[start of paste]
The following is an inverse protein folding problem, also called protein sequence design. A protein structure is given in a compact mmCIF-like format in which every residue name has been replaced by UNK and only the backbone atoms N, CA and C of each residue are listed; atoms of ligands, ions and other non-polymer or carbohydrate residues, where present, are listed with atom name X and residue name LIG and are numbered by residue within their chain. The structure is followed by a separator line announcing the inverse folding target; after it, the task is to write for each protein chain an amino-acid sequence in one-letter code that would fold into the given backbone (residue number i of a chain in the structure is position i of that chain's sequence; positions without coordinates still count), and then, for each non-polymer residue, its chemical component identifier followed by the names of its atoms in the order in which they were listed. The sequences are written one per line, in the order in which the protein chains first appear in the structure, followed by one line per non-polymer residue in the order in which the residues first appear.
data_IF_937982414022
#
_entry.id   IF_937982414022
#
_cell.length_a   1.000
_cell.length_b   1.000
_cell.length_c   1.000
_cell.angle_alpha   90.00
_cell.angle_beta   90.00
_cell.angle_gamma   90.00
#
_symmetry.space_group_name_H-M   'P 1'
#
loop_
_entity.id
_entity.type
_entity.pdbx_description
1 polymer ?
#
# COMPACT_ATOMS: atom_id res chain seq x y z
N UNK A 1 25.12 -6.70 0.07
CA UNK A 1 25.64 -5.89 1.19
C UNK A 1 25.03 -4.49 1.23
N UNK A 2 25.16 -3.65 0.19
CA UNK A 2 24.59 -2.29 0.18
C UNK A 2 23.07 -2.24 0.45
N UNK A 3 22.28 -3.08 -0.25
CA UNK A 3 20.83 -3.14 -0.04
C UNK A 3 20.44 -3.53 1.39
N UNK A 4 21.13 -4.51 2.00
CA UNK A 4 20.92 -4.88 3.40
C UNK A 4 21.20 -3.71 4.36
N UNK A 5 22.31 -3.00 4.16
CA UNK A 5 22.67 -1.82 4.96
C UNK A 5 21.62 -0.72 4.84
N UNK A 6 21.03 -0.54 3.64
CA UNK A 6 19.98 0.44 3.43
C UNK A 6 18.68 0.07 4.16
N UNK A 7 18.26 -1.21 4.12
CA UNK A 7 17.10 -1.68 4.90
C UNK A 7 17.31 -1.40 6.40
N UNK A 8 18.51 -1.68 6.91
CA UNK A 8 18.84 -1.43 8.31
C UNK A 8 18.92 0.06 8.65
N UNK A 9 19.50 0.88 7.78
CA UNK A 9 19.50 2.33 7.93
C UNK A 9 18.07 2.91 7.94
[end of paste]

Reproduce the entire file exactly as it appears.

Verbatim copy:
The following is an inverse protein folding problem, also called protein sequence design. A protein structure is given in a compact mmCIF-like format in which every residue name has been replaced by UNK and only the backbone atoms N, CA and C of each residue are listed; atoms of ligands, ions and other non-polymer or carbohydrate residues, where present, are listed with atom name X and residue name LIG and are numbered by residue within their chain. The structure is followed by a separator line announcing the inverse folding target; after it, the task is to write for each protein chain an amino-acid sequence in one-letter code that would fold into the given backbone (residue number i of a chain in the structure is position i of that chain's sequence; positions without coordinates still count), and then, for each non-polymer residue, its chemical component identifier followed by the names of its atoms in the order in which they were listed. The sequences are written one per line, in the order in which the protein chains first appear in the structure, followed by one line per non-polymer residue in the order in which the residues first appear.
data_IF_937982414022
#
_entry.id   IF_937982414022
#
_cell.length_a   1.000
_cell.length_b   1.000
_cell.length_c   1.000
_cell.angle_alpha   90.00
_cell.angle_beta   90.00
_cell.angle_gamma   90.00
#
_symmetry.space_group_name_H-M   'P 1'
#
loop_
_entity.id
_entity.type
_entity.pdbx_description
1 polymer ?
#
# COMPACT_ATOMS: atom_id res chain seq x y z
N UNK A 1 25.12 -6.70 0.07
CA UNK A 1 25.64 -5.89 1.19
C UNK A 1 25.03 -4.49 1.23
N UNK A 2 25.16 -3.65 0.19
CA UNK A 2 24.59 -2.29 0.18
C UNK A 2 23.07 -2.24 0.45
N UNK A 3 22.28 -3.08 -0.25
CA UNK A 3 20.83 -3.14 -0.04
C UNK A 3 20.44 -3.53 1.39
N UNK A 4 21.13 -4.51 2.00
CA UNK A 4 20.92 -4.88 3.40
C UNK A 4 21.20 -3.71 4.36
N UNK A 5 22.31 -3.00 4.16
CA UNK A 5 22.67 -1.82 4.96
C UNK A 5 21.62 -0.72 4.84
N UNK A 6 21.03 -0.54 3.64
CA UNK A 6 19.98 0.44 3.43
C UNK A 6 18.68 0.07 4.16
N UNK A 7 18.26 -1.21 4.12
CA UNK A 7 17.10 -1.68 4.90
C UNK A 7 17.31 -1.40 6.40
N UNK A 8 18.51 -1.68 6.91
CA UNK A 8 18.84 -1.43 8.31
C UNK A 8 18.92 0.06 8.65
N UNK A 9 19.50 0.88 7.78
CA UNK A 9 19.50 2.33 7.93
C UNK A 9 18.07 2.91 7.94